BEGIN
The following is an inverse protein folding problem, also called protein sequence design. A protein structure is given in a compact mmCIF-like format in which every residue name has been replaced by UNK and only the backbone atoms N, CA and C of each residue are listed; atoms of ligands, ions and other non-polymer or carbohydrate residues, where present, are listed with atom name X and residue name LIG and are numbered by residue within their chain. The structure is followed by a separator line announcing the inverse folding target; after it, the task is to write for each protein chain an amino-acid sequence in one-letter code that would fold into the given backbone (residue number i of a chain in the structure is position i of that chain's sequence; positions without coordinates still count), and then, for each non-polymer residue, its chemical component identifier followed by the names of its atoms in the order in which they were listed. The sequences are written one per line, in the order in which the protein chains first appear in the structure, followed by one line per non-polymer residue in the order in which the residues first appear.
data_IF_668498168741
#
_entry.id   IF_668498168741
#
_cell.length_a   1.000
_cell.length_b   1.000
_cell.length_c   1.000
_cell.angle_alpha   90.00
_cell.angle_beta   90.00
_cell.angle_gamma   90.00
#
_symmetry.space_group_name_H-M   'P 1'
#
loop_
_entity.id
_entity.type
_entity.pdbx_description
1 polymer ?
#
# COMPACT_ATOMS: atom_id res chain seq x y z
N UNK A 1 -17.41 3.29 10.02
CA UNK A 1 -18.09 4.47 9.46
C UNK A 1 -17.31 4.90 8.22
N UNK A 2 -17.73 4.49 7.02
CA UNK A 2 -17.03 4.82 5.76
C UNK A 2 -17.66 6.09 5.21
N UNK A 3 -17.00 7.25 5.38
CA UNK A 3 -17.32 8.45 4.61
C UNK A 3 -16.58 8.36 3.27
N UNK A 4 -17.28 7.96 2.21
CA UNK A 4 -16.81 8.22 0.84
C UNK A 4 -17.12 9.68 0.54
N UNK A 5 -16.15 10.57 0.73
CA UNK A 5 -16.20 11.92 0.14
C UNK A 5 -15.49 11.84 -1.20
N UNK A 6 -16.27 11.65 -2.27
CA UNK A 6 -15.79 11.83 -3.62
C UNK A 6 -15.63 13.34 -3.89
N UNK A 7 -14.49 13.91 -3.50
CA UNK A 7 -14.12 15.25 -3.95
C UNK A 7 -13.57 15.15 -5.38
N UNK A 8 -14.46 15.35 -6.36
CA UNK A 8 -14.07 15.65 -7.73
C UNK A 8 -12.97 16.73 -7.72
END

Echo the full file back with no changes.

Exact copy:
The following is an inverse protein folding problem, also called protein sequence design. A protein structure is given in a compact mmCIF-like format in which every residue name has been replaced by UNK and only the backbone atoms N, CA and C of each residue are listed; atoms of ligands, ions and other non-polymer or carbohydrate residues, where present, are listed with atom name X and residue name LIG and are numbered by residue within their chain. The structure is followed by a separator line announcing the inverse folding target; after it, the task is to write for each protein chain an amino-acid sequence in one-letter code that would fold into the given backbone (residue number i of a chain in the structure is position i of that chain's sequence; positions without coordinates still count), and then, for each non-polymer residue, its chemical component identifier followed by the names of its atoms in the order in which they were listed. The sequences are written one per line, in the order in which the protein chains first appear in the structure, followed by one line per non-polymer residue in the order in which the residues first appear.
data_IF_668498168741
#
_entry.id   IF_668498168741
#
_cell.length_a   1.000
_cell.length_b   1.000
_cell.length_c   1.000
_cell.angle_alpha   90.00
_cell.angle_beta   90.00
_cell.angle_gamma   90.00
#
_symmetry.space_group_name_H-M   'P 1'
#
loop_
_entity.id
_entity.type
_entity.pdbx_description
1 polymer ?
#
# COMPACT_ATOMS: atom_id res chain seq x y z
N UNK A 1 -17.41 3.29 10.02
CA UNK A 1 -18.09 4.47 9.46
C UNK A 1 -17.31 4.90 8.22
N UNK A 2 -17.73 4.49 7.02
CA UNK A 2 -17.03 4.82 5.76
C UNK A 2 -17.66 6.09 5.21
N UNK A 3 -17.00 7.25 5.38
CA UNK A 3 -17.32 8.45 4.61
C UNK A 3 -16.58 8.36 3.27
N UNK A 4 -17.28 7.96 2.21
CA UNK A 4 -16.81 8.22 0.84
C UNK A 4 -17.12 9.68 0.54
N UNK A 5 -16.15 10.57 0.73
CA UNK A 5 -16.20 11.92 0.14
C UNK A 5 -15.49 11.84 -1.20
N UNK A 6 -16.27 11.65 -2.27
CA UNK A 6 -15.79 11.83 -3.62
C UNK A 6 -15.63 13.34 -3.89
N UNK A 7 -14.49 13.91 -3.50
CA UNK A 7 -14.12 15.25 -3.95
C UNK A 7 -13.57 15.15 -5.38
N UNK A 8 -14.46 15.35 -6.36
CA UNK A 8 -14.07 15.65 -7.73
C UNK A 8 -12.97 16.73 -7.72